What happens in Alpha-1-antitrypsin deficiency? | Alpha-1-antitrypsin

What happens in Alpha-1-antitrypsin deficiency?

Alpha-1-antitrypsin works through two different systems. – One is the adhesion of the defective alpha-1-antitrypsin to the site of origin. The defective protein accumulates in the liver and the liver can no longer adequately perform its other tasks.

In newborns, this can lead to severe liver damage, cirrhosis of the liver. Those affected are often dependent on a donor organ. Cirrhosis of the liver can lead to liver cancer in addition to the loss of liver function.

  • The consequence of this aggregation in the liver cells is a deficiency of alpha-1-antitrypsin in the rest of the body. This is the second cause of symptoms in the genetic disease. Normally, alpha-1-antitrypsin inhibits elastase, trypsin, chymotrypsin, thrombin and plasmin.

Overactivity of these enzymes has many consequences. An increased amount of elastase leads to a breakdown of elastin in the alveoli, which destroys them and the person affected develops emphysema. Those affected are therefore often wrongly diagnosed with chronic bronchitis. Treatment consists of replacement therapy with alpha-1-antitrypsin and treatment of the symptoms. Liver damage occurs in only about twenty percent of those affected, while lung damage is always present after a longer course of the disease.

Causes for an increase in the antitrypsin level

Elevated levels of alpha-1-antitrypsin in blood or stool can have various causes. Not all causes can be considered pathological. An increase is therefore usually an acute change and not, like the deficiency, genetically caused.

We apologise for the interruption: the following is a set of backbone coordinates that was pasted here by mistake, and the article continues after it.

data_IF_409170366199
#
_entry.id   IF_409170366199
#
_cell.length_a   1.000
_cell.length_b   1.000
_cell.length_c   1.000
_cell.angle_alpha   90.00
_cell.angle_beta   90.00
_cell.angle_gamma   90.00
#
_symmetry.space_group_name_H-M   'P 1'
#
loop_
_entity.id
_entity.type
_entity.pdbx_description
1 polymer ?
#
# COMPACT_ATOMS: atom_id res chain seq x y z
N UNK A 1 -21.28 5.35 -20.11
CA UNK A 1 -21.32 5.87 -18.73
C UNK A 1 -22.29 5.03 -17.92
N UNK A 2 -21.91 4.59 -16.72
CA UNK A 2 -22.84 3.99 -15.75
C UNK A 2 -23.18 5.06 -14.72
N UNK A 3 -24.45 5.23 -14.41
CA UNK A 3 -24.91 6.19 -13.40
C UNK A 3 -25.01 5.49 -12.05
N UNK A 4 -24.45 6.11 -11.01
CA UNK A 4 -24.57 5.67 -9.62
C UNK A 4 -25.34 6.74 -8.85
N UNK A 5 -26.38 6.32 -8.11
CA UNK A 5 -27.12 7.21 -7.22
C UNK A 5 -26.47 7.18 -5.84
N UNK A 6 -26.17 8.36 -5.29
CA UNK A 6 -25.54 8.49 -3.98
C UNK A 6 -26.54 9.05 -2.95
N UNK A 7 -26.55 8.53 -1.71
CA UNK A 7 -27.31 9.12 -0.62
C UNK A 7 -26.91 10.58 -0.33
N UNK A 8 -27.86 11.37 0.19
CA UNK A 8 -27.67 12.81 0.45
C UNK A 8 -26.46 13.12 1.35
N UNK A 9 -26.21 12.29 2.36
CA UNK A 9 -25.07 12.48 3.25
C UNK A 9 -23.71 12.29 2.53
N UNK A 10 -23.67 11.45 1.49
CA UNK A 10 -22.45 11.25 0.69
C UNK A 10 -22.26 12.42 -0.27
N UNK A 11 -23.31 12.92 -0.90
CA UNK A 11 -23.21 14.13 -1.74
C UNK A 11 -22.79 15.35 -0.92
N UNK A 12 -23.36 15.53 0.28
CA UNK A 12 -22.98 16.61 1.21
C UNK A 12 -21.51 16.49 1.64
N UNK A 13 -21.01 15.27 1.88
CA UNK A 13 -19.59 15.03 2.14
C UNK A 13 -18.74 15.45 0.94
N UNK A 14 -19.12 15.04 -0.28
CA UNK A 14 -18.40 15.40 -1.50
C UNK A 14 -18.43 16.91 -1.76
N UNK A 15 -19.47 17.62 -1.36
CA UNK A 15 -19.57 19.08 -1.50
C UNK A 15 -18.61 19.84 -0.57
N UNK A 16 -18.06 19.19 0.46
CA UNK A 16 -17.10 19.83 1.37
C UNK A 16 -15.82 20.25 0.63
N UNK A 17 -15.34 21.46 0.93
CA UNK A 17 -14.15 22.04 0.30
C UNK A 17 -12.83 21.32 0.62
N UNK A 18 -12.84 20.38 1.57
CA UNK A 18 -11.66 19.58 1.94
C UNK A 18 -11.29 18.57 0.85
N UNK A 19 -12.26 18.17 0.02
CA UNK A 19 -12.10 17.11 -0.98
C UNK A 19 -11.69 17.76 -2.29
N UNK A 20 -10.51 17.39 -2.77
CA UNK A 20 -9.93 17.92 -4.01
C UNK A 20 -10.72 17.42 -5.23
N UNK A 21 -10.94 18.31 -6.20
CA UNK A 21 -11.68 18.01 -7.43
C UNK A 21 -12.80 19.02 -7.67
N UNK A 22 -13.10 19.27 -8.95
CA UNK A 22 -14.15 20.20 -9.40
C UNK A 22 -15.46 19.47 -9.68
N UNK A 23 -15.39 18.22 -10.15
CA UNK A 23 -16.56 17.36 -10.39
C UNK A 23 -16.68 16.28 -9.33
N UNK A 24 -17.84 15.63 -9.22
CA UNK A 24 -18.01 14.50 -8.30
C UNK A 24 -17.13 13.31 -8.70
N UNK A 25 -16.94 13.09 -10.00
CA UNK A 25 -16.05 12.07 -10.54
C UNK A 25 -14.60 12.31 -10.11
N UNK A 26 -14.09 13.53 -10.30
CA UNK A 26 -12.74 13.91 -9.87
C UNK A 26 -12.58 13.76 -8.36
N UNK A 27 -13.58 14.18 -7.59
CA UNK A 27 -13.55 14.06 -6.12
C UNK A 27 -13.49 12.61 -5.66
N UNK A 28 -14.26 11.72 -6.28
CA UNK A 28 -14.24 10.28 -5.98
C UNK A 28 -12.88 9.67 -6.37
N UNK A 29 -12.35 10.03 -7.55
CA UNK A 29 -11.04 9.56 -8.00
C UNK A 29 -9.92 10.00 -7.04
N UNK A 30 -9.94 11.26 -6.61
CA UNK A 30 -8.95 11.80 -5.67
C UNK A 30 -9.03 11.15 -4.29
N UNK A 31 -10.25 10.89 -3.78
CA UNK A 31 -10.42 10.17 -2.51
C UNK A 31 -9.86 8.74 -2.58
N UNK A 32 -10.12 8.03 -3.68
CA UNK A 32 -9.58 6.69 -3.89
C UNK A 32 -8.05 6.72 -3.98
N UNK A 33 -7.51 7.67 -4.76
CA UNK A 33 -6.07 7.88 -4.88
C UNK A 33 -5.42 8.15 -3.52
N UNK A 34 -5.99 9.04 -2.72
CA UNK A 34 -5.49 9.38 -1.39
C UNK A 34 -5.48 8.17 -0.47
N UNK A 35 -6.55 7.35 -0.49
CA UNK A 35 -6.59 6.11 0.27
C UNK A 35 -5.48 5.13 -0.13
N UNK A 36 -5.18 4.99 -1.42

The changes are variable and usually disappear on their own. – During pregnancy women often have higher alpha-1-antitrypsin levels because of the hormonal changes. – Similarly, an artificial hormone change as part of an estrogen therapy can also lead to an increase.

  • An increase in the alpha-1-antitrypsin level in the stool shows a permeability of the intestinal mucosa. This may indicate allergies or gluten intolerance or may occur in the context of acute or chronic intestinal inflammation. – In the blood, the alpha-1-antitrypsin level increases during inflammation in the body as part of the acute phase reaction. – Alpha-1-antitrypsin also rises in tumour diseases, especially in bronchial carcinomas. Here, alpha-1-antitrypsin can be used as a tumor marker in long-term control.

Alpha-1-antitrypsin in stool

The non-specific protease inhibitor alpha-1-antitrypsin is found in the blood of all humans. In inflammatory reactions, alpha-1-antitrypsin is present in increased quantities. If the intestinal mucosa is permeable, a loss of alpha-1-antitrypsin can occur there and alpha-1-antitrypsin can be detected in the stool.

In this way, the quality of the intestinal mucosa can be controlled without biopsies or other invasive measures. Such damage to the intestinal mucosa can have various causes. Elevated values are possible with allergic reactions and gluten intolerance.

Elevated values are also possible in chronic inflammations of the intestine, such as ulcerative colitis or Crohn’s disease. Alpha-1-antitrypsin is also detectable in acute cases of intestinal inflammation. However, due to diarrhoea, a dilution of the stool can mean false low values.

In chronic intestinal inflammation, alpha-1-antitrypsin can be used for long-term control of the disease. The normal range of alpha-1-antitrypsin is below 0.27mg per gram of stool. In some cases, the loss via the stool can also lead to deficiency symptoms in the rest of the body.